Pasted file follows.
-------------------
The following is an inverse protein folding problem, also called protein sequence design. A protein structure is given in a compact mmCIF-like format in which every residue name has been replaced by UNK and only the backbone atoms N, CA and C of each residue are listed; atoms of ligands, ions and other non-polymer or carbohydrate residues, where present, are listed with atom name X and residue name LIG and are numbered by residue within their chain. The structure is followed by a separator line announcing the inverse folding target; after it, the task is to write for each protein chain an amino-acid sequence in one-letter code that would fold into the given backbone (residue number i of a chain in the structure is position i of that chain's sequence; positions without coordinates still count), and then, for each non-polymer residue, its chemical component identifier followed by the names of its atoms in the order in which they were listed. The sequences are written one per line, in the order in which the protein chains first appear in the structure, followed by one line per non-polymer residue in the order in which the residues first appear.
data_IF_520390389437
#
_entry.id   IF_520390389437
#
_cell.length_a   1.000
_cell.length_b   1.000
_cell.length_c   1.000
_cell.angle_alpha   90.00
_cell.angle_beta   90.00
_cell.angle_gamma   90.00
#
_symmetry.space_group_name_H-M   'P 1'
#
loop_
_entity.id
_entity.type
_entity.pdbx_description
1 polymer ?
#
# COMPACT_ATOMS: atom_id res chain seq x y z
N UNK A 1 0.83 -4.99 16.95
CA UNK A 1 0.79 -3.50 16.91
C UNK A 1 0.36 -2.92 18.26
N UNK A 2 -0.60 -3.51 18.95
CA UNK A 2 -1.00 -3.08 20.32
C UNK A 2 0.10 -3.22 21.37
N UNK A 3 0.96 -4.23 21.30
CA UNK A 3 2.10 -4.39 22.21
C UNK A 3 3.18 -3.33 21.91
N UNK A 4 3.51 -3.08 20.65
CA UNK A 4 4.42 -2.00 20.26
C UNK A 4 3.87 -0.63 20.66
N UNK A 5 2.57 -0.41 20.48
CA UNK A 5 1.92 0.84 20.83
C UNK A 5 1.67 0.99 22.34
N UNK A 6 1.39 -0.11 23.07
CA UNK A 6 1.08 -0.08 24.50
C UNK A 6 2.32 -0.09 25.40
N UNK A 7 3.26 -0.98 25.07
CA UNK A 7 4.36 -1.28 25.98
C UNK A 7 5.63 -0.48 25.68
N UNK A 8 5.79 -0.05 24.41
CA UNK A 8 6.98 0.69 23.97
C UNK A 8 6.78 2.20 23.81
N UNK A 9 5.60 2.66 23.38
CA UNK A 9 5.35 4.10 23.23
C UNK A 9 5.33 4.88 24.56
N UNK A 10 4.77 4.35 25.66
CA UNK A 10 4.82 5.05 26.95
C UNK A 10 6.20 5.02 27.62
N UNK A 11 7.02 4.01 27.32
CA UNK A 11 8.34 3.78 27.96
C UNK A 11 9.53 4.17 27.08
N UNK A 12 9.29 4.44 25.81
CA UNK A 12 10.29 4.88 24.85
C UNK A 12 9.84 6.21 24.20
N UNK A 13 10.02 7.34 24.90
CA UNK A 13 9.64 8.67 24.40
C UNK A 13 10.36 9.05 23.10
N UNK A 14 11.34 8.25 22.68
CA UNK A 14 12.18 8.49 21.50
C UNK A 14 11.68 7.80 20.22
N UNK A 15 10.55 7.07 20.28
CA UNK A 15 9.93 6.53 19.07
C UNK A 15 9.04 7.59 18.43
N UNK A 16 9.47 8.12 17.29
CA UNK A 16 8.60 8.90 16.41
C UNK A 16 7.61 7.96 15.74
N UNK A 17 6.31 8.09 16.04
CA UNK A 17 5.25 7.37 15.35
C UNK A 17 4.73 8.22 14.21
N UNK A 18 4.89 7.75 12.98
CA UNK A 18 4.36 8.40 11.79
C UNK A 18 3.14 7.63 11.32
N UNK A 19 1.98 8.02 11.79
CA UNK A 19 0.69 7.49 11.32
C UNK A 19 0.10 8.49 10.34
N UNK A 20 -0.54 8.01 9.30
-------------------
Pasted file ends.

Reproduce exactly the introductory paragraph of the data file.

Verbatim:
The following is an inverse protein folding problem, also called protein sequence design. A protein structure is given in a compact mmCIF-like format in which every residue name has been replaced by UNK and only the backbone atoms N, CA and C of each residue are listed; atoms of ligands, ions and other non-polymer or carbohydrate residues, where present, are listed with atom name X and residue name LIG and are numbered by residue within their chain. The structure is followed by a separator line announcing the inverse folding target; after it, the task is to write for each protein chain an amino-acid sequence in one-letter code that would fold into the given backbone (residue number i of a chain in the structure is position i of that chain's sequence; positions without coordinates still count), and then, for each non-polymer residue, its chemical component identifier followed by the names of its atoms in the order in which they were listed. The sequences are written one per line, in the order in which the protein chains first appear in the structure, followed by one line per non-polymer residue in the order in which the residues first appear.